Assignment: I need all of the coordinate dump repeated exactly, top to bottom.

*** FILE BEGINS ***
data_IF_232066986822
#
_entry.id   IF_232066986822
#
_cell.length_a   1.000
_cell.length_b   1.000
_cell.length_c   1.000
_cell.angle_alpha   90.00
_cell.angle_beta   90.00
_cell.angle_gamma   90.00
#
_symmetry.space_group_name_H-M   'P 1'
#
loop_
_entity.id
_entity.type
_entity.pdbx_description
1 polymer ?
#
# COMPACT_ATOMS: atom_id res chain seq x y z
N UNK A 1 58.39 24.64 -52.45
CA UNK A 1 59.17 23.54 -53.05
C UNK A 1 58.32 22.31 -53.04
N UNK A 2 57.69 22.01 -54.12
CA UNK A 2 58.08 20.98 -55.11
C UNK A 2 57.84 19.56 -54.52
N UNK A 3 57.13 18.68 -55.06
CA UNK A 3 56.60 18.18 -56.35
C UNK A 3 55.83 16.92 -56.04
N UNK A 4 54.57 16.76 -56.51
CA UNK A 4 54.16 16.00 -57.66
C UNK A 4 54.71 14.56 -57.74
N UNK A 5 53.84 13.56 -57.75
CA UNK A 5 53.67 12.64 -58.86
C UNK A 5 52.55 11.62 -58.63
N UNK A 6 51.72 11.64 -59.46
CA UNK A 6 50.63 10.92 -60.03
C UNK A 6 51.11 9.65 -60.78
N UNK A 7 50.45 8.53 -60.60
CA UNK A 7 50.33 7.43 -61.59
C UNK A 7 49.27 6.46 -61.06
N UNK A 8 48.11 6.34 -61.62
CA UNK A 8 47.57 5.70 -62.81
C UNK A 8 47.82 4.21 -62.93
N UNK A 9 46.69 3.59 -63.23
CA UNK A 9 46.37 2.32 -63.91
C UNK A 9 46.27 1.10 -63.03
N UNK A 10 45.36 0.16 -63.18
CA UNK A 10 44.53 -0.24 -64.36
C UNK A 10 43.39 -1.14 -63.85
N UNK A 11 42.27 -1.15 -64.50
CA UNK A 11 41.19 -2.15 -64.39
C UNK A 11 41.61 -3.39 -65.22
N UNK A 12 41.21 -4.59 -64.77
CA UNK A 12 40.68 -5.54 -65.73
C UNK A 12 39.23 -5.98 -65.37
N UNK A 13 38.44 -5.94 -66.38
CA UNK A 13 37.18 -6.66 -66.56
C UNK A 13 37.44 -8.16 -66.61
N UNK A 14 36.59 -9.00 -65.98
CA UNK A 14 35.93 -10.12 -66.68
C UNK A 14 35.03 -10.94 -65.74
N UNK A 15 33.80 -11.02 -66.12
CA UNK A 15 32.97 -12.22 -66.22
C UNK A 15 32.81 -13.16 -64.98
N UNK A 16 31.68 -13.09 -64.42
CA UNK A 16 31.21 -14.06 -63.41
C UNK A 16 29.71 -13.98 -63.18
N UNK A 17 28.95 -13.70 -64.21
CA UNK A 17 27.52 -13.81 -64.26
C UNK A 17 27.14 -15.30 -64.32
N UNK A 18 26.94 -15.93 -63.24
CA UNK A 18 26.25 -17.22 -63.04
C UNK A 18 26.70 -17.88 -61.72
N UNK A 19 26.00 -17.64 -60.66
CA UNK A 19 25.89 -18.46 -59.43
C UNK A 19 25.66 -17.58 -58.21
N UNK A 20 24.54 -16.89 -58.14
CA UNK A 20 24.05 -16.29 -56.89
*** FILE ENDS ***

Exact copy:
data_IF_232066986822
#
_entry.id   IF_232066986822
#
_cell.length_a   1.000
_cell.length_b   1.000
_cell.length_c   1.000
_cell.angle_alpha   90.00
_cell.angle_beta   90.00
_cell.angle_gamma   90.00
#
_symmetry.space_group_name_H-M   'P 1'
#
loop_
_entity.id
_entity.type
_entity.pdbx_description
1 polymer ?
#
# COMPACT_ATOMS: atom_id res chain seq x y z
N UNK A 1 58.39 24.64 -52.45
CA UNK A 1 59.17 23.54 -53.05
C UNK A 1 58.32 22.31 -53.04
N UNK A 2 57.69 22.01 -54.12
CA UNK A 2 58.08 20.98 -55.11
C UNK A 2 57.84 19.56 -54.52
N UNK A 3 57.13 18.68 -55.06
CA UNK A 3 56.60 18.18 -56.35
C UNK A 3 55.83 16.92 -56.04
N UNK A 4 54.57 16.76 -56.51
CA UNK A 4 54.16 16.00 -57.66
C UNK A 4 54.71 14.56 -57.74
N UNK A 5 53.84 13.56 -57.75
CA UNK A 5 53.67 12.64 -58.86
C UNK A 5 52.55 11.62 -58.63
N UNK A 6 51.72 11.64 -59.46
CA UNK A 6 50.63 10.92 -60.03
C UNK A 6 51.11 9.65 -60.78
N UNK A 7 50.45 8.53 -60.60
CA UNK A 7 50.33 7.43 -61.59
C UNK A 7 49.27 6.46 -61.06
N UNK A 8 48.11 6.34 -61.62
CA UNK A 8 47.57 5.70 -62.81
C UNK A 8 47.82 4.21 -62.93
N UNK A 9 46.69 3.59 -63.23
CA UNK A 9 46.37 2.32 -63.91
C UNK A 9 46.27 1.10 -63.03
N UNK A 10 45.36 0.16 -63.18
CA UNK A 10 44.53 -0.24 -64.36
C UNK A 10 43.39 -1.14 -63.85
N UNK A 11 42.27 -1.15 -64.50
CA UNK A 11 41.19 -2.15 -64.39
C UNK A 11 41.61 -3.39 -65.22
N UNK A 12 41.21 -4.59 -64.77
CA UNK A 12 40.68 -5.54 -65.73
C UNK A 12 39.23 -5.98 -65.37
N UNK A 13 38.44 -5.94 -66.38
CA UNK A 13 37.18 -6.66 -66.56
C UNK A 13 37.44 -8.16 -66.61
N UNK A 14 36.59 -9.00 -65.98
CA UNK A 14 35.93 -10.12 -66.68
C UNK A 14 35.03 -10.94 -65.74
N UNK A 15 33.80 -11.02 -66.12
CA UNK A 15 32.97 -12.22 -66.22
C UNK A 15 32.81 -13.16 -64.98
N UNK A 16 31.68 -13.09 -64.42
CA UNK A 16 31.21 -14.06 -63.41
C UNK A 16 29.71 -13.98 -63.18
N UNK A 17 28.95 -13.70 -64.21
CA UNK A 17 27.52 -13.81 -64.26
C UNK A 17 27.14 -15.30 -64.32
N UNK A 18 26.94 -15.93 -63.24
CA UNK A 18 26.25 -17.22 -63.04
C UNK A 18 26.70 -17.88 -61.72
N UNK A 19 26.00 -17.64 -60.66
CA UNK A 19 25.89 -18.46 -59.43
C UNK A 19 25.66 -17.58 -58.21
N UNK A 20 24.54 -16.89 -58.14
CA UNK A 20 24.05 -16.29 -56.89